Mastering Photoshop – Noise, Textures, Gradients, and Rounded Rectangles
Often, it’s the little details that turn a good layout into a great design; details such as subtle textures, shading and smooth shapes. Photoshop contains a vast array of tools for embellishing a design, but choosing the right one isn’t always easy. Being the obsessive-compulsives that we are, we’ve conducted a huge range of experiments to determine the benefits and disadvantages of each technique. Here, then, is an obsessivecompulsive’s guide to some frequently used tools and techniques for Web and UI design in Photoshop.
Noise and Textures
Subtle noise or texture on UI elements can look great, but what’s the best way to add it? Our goal is to find the best method that maintains quality when scaled but that is also easy to implement and edit. To find out which is best, we’ll judge each method using the following criteria
- A number of layers used: fewer is better.
- Ability to scale: if the document is resized, will the effect maintain its quality?
- Can the noise be on top of the Color and Gradient layer styles?
- Can the method be used with any texture, not just noise?
Using a high amount of noise, setting the layer blending mode to Luminosity and reducing the opacity will yield the most control over the noise with the least disturbance to the underlying layers. A noise setting of 48% gives a high dynamic range without clipping the noise.
Inner Glow Layer Style
Adding an Inner Glow layer style with the source set to center and the size to 0 will let you use the noise slider to add texture to any layer. It’s a good solution, provided you’re not already using the Glow layer style for something else. The noise is added above the Color, Gradient and Pattern layer styles, which is great.
Smart Object with Filter
Create a Solid Color layer, convert it to a Smart Object, select Filter → Noise → Add Noise, apply a Vector Mask to match your element, set the layer blending mode to Luminosity and reduce the layer’s opacity. It’s a fairly involved process, but it can accommodate a combination of effects that can be remade if the document gets scaled.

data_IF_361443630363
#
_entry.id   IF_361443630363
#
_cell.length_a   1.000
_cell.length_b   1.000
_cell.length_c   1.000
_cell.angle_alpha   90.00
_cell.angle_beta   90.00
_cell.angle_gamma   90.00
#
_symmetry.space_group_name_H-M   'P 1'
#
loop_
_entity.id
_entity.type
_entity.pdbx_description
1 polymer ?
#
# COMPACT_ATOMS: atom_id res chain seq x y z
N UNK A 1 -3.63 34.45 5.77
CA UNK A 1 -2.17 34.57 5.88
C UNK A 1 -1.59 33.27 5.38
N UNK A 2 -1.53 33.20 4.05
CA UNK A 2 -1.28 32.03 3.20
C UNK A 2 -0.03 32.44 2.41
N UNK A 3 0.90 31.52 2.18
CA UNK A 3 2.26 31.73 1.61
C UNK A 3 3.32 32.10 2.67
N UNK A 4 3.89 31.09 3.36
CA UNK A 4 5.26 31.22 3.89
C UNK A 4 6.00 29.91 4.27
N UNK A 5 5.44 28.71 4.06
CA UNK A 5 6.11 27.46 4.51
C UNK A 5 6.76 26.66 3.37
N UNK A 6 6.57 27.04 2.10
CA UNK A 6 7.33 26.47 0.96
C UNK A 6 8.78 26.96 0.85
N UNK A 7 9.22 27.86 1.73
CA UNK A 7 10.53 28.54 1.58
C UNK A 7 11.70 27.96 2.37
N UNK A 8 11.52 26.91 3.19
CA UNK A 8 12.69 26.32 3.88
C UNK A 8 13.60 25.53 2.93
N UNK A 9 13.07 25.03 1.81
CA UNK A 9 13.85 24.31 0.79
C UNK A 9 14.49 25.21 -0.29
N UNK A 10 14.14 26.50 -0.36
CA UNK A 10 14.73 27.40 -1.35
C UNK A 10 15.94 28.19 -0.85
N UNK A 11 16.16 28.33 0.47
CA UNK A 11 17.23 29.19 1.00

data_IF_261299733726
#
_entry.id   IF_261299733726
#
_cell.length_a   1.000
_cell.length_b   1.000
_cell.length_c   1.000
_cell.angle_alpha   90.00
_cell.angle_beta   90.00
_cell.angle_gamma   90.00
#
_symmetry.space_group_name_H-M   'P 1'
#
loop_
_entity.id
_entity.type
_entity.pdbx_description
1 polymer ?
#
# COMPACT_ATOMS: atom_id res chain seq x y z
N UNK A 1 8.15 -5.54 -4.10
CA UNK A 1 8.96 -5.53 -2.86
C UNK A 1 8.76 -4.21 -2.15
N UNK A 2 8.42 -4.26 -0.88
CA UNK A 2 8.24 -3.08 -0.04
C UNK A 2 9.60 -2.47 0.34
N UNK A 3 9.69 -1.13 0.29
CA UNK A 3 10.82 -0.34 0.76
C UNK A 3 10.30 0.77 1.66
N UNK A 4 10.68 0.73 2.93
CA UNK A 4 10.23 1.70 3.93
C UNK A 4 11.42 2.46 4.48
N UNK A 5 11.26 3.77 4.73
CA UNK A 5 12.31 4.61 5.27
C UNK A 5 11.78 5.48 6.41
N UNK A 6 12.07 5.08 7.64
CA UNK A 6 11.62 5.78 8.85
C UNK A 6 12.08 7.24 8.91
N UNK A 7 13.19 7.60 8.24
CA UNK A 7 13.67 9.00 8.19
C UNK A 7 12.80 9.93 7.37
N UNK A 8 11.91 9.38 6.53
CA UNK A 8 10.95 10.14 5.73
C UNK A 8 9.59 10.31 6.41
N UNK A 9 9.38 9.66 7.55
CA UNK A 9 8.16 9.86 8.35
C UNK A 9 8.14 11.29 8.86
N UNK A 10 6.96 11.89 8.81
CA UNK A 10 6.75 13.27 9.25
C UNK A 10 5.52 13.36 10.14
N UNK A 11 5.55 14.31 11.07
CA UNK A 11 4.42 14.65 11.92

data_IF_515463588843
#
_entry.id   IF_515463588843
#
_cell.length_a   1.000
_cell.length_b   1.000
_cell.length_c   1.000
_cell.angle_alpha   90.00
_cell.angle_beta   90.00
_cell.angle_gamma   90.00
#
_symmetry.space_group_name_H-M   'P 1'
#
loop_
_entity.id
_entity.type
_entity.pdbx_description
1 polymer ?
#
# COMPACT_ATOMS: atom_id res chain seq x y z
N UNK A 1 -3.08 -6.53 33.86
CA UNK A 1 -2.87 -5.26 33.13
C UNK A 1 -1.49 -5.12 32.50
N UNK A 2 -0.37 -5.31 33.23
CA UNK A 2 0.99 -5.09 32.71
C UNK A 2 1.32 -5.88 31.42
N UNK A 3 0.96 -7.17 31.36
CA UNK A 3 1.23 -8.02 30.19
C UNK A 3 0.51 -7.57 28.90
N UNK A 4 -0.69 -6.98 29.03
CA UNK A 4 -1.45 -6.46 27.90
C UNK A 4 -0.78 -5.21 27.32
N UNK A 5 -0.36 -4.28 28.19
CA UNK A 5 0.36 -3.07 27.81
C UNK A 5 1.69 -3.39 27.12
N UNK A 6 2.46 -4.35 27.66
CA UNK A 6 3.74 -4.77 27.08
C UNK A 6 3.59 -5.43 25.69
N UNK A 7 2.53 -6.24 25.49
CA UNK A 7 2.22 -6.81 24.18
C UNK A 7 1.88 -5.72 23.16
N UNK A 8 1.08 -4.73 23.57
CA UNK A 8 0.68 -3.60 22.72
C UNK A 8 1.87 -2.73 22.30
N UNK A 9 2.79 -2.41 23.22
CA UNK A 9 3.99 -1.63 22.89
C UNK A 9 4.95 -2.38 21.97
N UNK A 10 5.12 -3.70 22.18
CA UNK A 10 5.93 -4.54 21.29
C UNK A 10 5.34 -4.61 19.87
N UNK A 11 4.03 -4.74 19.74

Which Method Is Best?
Although a little cumbersome, creating a Gradient Fill layer, adding a Pattern layer style, then creating a Vector Mask seems to be the best method possible. This can be used to create flexible, scalable and editable single-layer UI elements with texture. As a bonus, Gradient Fill layers can be dithered and so also produce the highest quality results (Gradient layer styles cannot be dithered)
Rounded rectangles, or “roundrects” as QuickDraw so fondly calls them, are standard fare on a Web and interface designer’s utility belt. They’re so common that it’s rare for Web pages or apps to not contain a roundrect or two. Unfortunately, pixel-locked rounded rectangles can actually be fairly difficult to draw in Photoshop. (By pixel-locked, I mean that every edge falls on an exact pixel boundary, creating the sharpest object possible)
Experienced Photoshop users will probably already know one or two ways to draw a roundrect. Hopefully, after reading this article, they’ll also know a couple more, as well as which methods produce pixel-perfect results.
Dithering Is Everything
Adding dithering to a gradient produces smoother results. Non-dithered gradients often contain visible banding. Dithering is even more important if your artwork is being viewed.
Absolutely. I conducted all of the tests above to learn more about some common techniques that I already use: that is, to reassess and fine tune, with the aim of improving my designs. Creating great artwork without intimately knowing your tools is certainly possible, but the more you know, the more likely you are to work faster and with greater confidence.